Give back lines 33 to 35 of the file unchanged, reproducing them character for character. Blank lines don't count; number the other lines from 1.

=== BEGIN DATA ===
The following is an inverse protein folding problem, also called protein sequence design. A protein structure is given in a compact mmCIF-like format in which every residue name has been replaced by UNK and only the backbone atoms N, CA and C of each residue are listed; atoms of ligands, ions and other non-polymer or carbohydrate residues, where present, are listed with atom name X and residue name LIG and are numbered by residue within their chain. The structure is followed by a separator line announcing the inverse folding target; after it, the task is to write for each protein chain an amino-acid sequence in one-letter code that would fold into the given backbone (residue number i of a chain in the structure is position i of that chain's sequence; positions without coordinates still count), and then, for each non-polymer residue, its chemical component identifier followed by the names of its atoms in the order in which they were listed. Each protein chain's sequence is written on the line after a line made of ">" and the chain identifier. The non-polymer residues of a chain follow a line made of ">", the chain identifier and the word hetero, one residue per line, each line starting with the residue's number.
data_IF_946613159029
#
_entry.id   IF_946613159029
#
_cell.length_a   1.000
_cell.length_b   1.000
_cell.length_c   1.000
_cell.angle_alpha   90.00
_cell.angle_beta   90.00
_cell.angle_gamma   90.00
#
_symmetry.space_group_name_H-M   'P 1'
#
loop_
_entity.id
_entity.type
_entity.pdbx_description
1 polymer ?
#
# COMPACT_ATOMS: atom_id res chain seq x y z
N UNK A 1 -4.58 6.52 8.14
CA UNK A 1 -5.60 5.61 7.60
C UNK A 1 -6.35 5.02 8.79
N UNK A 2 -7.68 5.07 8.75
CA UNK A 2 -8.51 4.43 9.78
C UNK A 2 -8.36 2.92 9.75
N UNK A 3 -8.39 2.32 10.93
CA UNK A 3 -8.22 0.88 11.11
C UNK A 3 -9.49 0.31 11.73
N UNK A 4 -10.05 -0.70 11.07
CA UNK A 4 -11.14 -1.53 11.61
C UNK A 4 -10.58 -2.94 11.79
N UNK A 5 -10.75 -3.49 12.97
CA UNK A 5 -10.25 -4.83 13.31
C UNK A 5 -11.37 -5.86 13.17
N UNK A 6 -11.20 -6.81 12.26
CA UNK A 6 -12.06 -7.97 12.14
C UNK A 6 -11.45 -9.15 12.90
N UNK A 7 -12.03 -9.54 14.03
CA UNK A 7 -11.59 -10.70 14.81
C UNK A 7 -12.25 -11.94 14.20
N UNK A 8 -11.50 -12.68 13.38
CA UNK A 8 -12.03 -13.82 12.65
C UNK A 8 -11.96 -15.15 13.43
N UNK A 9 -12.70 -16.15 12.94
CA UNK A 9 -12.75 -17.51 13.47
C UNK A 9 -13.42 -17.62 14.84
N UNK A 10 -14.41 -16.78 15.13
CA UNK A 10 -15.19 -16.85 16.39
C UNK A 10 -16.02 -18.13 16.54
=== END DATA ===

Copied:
C UNK A 4 -10.58 -2.94 11.79
N UNK A 5 -10.75 -3.49 12.97
CA UNK A 5 -10.25 -4.83 13.31